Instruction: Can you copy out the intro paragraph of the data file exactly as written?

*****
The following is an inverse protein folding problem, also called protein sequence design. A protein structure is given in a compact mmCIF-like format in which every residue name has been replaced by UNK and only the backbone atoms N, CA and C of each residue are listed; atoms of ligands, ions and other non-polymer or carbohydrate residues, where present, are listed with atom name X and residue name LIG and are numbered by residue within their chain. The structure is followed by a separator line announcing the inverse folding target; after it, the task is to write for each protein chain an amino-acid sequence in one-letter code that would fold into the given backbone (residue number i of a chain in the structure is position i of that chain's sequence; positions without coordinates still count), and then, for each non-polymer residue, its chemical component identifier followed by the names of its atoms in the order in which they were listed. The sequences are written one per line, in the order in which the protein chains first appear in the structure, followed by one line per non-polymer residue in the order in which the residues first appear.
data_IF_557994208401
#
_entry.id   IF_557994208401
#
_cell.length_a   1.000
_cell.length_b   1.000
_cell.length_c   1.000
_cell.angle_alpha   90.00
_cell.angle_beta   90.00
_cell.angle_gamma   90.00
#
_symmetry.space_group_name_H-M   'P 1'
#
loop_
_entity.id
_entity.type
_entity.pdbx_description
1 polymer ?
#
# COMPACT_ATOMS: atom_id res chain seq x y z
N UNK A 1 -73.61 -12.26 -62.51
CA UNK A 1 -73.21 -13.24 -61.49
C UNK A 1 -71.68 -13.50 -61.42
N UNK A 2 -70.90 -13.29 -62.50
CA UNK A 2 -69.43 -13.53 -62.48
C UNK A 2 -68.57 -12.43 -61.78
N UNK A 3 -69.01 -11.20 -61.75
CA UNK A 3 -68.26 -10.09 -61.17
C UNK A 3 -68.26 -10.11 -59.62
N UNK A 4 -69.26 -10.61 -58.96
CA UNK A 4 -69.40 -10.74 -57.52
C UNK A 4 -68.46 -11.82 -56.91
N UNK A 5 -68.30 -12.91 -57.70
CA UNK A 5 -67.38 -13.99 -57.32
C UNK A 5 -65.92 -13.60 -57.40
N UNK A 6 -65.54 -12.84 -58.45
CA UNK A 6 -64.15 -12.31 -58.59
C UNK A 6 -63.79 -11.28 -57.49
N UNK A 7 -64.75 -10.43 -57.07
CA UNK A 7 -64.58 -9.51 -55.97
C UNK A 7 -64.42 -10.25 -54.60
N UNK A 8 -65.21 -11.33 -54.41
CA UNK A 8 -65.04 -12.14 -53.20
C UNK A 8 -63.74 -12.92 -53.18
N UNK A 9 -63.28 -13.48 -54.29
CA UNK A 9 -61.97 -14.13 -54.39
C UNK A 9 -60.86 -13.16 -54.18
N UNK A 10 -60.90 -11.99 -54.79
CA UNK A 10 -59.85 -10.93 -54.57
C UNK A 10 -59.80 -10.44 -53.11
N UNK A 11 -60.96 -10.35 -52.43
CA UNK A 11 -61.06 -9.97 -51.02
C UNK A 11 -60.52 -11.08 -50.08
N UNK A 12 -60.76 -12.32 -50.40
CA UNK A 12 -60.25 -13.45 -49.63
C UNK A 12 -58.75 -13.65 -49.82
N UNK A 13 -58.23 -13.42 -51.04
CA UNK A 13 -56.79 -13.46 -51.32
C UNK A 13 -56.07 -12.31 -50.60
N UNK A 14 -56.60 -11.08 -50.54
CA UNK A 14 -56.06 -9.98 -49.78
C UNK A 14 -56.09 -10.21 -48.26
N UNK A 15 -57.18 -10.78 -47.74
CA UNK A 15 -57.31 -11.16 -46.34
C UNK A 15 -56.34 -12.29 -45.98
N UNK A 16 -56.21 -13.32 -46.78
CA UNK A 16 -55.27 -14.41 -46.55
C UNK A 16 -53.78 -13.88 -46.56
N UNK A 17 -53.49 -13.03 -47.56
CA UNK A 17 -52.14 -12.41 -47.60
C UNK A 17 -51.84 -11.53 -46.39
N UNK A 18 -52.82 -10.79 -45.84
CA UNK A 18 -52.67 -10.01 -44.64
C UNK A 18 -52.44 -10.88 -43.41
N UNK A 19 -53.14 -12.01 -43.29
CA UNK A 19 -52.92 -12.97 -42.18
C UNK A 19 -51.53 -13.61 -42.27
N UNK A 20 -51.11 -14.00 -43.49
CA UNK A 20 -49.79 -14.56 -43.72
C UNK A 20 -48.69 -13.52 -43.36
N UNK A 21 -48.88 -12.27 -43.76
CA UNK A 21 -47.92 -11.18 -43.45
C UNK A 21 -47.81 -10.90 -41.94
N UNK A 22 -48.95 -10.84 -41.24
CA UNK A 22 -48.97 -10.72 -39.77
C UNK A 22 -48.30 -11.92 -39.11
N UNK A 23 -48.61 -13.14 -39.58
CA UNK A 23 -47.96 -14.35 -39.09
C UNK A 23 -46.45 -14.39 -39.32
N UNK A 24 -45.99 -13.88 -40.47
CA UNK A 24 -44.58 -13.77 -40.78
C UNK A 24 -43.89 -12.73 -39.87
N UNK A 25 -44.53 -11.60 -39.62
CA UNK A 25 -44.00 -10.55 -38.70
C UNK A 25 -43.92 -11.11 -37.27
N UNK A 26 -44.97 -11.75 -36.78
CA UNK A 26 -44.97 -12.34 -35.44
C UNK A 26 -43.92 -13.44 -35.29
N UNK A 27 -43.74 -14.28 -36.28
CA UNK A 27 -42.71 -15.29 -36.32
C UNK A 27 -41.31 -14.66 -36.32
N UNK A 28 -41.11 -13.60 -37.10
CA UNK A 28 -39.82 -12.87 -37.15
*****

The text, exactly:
The following is an inverse protein folding problem, also called protein sequence design. A protein structure is given in a compact mmCIF-like format in which every residue name has been replaced by UNK and only the backbone atoms N, CA and C of each residue are listed; atoms of ligands, ions and other non-polymer or carbohydrate residues, where present, are listed with atom name X and residue name LIG and are numbered by residue within their chain. The structure is followed by a separator line announcing the inverse folding target; after it, the task is to write for each protein chain an amino-acid sequence in one-letter code that would fold into the given backbone (residue number i of a chain in the structure is position i of that chain's sequence; positions without coordinates still count), and then, for each non-polymer residue, its chemical component identifier followed by the names of its atoms in the order in which they were listed. The sequences are written one per line, in the order in which the protein chains first appear in the structure, followed by one line per non-polymer residue in the order in which the residues first appear.